Guitar.com: When you were surfing the net and listening, were these widely known artists that inspired you, or lesser known artists?
Satriani: I whittled it down as I decided to make a project out of it. I started to think, "Well it's always good to have a few records - anywhere from one to maybe six records - that you can bring with you to the studio to say, "This record has got the best sound, this record has got the craziest bunch of noises on it." Or, "This record has really interesting arrangements," or "This writing is great." I was impressed by records that were good, but had a special commitment to the theme. And to the direction. The reason why that was important to me was that I didn't want to just do a techno-flavored record, or a nod to electronica. I wanted to make a real Joe Satriani record with real melodies, and real songs, and everything that I demand out of myself when I make a record. But I did want it to be in a different style. So I thought, "Well I want to at least find records that I think have that commitment to direction," so it doesn't sound like I'm flirting with a particular style just for the hell of it.
Guitar.com: So what records were those?
Satriani: Records like Vegas by Crystal Method, Homogenic by Bjork, Protection by Massive Attack, The Fat of the Land by Prodigy. God, it seems like such a long time ago - we finished the record last July. So I've characteristically moved on from there. But that gives you a pretty good indication. Those records were all different from each other, but I thought they all really stuck. Within the grooves of each of those records they really presented a great theme. In other words, you can put on that record if you're in a particular mood, and listen to the whole thing, and never be disappointed because they kept the vibe up all the time. And some of them, like Massive Attack or Bjork, I thought that they had just incredible dedication to serving up these great vocal performances. And I knew that I wanted to - and that my job was - to replace that. And I was really curious with how they dealt with the surrounding music, and how they allowed this unique vocal performance to happen and yet still do it in a modern way, not in an old way, rock 'n' roll style. I've had plenty of experience writing and recording music where the guitar plays the melody. I've done that a lot, and people have heard me do it a lot. But this is a new context, and I couldn't just turn on some groove machine like I was doing "Summer Song." I wanted to make sure that it really fit, like a glove.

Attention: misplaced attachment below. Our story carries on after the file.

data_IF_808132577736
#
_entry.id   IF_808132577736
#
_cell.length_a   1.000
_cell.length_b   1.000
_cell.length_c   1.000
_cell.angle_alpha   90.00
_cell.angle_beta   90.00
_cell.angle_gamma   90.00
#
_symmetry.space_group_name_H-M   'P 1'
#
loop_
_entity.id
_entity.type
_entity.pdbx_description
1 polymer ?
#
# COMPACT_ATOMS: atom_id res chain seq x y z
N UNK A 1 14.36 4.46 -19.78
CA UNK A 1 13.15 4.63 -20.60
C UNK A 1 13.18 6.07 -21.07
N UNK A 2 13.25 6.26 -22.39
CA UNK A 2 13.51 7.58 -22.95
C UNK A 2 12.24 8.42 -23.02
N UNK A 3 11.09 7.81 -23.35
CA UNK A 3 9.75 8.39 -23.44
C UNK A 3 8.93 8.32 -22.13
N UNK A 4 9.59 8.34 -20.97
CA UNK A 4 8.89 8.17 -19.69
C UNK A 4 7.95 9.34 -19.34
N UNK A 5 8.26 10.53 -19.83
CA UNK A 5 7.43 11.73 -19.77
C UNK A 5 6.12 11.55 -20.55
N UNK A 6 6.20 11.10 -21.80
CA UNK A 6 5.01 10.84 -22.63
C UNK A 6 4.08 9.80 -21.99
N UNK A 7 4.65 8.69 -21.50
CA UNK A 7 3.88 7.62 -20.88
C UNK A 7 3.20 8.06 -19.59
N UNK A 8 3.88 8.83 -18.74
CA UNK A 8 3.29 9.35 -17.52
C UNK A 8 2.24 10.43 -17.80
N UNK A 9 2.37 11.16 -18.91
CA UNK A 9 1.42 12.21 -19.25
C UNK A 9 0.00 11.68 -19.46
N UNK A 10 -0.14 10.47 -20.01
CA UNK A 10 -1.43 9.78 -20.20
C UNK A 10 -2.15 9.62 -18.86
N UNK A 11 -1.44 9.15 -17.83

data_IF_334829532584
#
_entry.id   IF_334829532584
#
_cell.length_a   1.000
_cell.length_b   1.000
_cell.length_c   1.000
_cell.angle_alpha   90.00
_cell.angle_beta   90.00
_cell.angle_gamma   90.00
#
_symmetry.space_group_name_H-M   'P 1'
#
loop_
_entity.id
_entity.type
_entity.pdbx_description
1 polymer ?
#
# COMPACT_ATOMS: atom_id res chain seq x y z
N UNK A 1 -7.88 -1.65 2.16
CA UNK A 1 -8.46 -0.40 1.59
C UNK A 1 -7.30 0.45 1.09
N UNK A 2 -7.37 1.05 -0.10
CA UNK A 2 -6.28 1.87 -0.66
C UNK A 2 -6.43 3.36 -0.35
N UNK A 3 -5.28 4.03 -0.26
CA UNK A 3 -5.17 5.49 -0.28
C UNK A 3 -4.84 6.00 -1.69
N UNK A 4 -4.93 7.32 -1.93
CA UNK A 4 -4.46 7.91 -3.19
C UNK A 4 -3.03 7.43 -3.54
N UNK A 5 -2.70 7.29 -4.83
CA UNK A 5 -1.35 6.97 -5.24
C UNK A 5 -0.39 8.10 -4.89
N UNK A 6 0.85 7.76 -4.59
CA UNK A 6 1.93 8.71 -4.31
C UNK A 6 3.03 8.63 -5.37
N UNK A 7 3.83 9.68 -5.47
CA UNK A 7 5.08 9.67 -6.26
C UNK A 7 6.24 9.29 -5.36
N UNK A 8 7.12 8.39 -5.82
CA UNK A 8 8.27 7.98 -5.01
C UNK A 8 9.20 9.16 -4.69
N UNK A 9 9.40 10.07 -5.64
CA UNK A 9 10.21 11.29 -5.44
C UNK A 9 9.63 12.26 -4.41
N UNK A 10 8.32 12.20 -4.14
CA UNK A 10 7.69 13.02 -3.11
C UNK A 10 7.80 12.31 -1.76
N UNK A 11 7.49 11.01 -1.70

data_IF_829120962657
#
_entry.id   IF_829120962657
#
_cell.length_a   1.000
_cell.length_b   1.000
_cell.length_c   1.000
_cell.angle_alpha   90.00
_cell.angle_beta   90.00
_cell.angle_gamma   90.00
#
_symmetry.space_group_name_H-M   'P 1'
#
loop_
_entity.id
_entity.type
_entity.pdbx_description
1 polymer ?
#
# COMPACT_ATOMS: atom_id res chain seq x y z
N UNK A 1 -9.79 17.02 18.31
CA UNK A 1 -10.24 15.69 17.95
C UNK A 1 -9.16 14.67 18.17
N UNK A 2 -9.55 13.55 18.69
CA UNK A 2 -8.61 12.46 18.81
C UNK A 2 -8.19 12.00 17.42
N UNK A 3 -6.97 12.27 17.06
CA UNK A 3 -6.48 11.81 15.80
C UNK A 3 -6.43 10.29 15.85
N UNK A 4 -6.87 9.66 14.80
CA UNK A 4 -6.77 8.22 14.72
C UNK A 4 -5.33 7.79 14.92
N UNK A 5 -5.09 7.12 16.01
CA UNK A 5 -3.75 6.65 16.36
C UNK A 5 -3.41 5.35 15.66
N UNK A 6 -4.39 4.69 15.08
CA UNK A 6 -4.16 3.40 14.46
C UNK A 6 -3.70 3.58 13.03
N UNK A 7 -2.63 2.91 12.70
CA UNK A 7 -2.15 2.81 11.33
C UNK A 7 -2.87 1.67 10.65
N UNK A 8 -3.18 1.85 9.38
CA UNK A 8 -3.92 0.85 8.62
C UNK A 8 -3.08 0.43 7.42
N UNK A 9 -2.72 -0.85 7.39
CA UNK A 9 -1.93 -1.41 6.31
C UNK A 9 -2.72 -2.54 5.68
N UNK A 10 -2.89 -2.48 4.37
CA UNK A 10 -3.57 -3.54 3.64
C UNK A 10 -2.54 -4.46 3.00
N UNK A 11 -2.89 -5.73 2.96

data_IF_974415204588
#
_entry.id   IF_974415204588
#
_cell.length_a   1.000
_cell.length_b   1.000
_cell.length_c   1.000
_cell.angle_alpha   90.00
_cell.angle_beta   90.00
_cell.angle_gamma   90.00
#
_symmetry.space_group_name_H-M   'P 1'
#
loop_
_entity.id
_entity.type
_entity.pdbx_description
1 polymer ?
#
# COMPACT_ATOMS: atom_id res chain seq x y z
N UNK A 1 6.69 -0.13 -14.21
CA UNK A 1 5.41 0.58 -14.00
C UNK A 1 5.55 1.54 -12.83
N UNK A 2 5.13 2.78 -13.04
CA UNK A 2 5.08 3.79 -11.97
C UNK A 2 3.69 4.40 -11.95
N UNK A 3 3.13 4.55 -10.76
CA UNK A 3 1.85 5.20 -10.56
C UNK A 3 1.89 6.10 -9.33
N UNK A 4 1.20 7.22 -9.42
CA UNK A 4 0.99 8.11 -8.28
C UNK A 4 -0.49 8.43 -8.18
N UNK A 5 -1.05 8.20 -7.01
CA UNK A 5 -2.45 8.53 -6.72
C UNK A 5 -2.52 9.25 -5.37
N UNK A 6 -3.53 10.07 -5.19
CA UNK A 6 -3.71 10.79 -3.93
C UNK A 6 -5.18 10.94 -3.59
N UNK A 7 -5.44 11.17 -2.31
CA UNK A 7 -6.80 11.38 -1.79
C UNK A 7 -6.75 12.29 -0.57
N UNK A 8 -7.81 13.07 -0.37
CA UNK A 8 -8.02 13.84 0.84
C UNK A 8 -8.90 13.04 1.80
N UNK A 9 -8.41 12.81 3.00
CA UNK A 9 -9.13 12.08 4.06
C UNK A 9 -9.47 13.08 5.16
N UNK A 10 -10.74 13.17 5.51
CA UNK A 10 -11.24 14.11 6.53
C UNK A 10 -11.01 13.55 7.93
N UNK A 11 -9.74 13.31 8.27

That meant that I had to change my sensibilities a little bit. I had to shed some idiosyncracies - some stylistic twitches here and there - to really get the two, the background and the performance, to really come together. Part of the problem is that a lot of the stuff that I wanted to create was coming from a style of music that actually shunned guitar and guitar solos. And so that was the other thing where we thought, 'A lot of the time you listen to a great electronica record or trip-hop kind of thing, and there's nobody playing any kind of solo. Once you sort of just do your version of it, and stick a solo in it, it may not hold up. It's not a viable form. Or people may hear it and go, "Wait a minute, shouldn't this groove go on for six minutes with nothing else?" (laughs). It was funny because even though I had a handful of records that I'm excited to put on at different times of the day, I also knew that I had a challenge. We were going to be doing something that no one had quite done. We had felt that no one had really done it yet: No one had put the guitar and the techno thing - for lack of a better phrase - together, totally committed from track one all the way through the last track.
Guitar.com: A lot of people, especially guitarists, consider the whole techno genre to be anti-musician. How do you feel about that?
Satriani: Oh I think that's entirely, completely wrong. There's nothing else I can say about that. Anytime someone has to make a musical decision, that require musical talent. I think it's quite obvious that there are quite a lot of people who can play instruments, who play stuff that's considered to be tasteless. There is a deluge of recorded material out there that is uninspired, unoriginal, copycat, useless, insipid, annoying. To me that's always the danger. It's not the inspired guy in a Top 40 band with a heart of gold. Or somebody pushing the envelope and putting things together. Whether it's a 13-year-old kid playing the blues who has to fight prejudice because [people think] he's too young, or he came from the wrong side of town, or he's the wrong color, whatever - or it's somebody that's taking a piece of music and doing something that's never been done before and just getting trashed for it, it's ridiculous. So it doesn't matter to me. In my life as a musician, I've seen more non-musicians with guitars around their bodies than not. And then, unfortunately, I've seen a few really talented people that had the access to modern instruments. Like it or not, the computer is an extension of modern electronic instruments.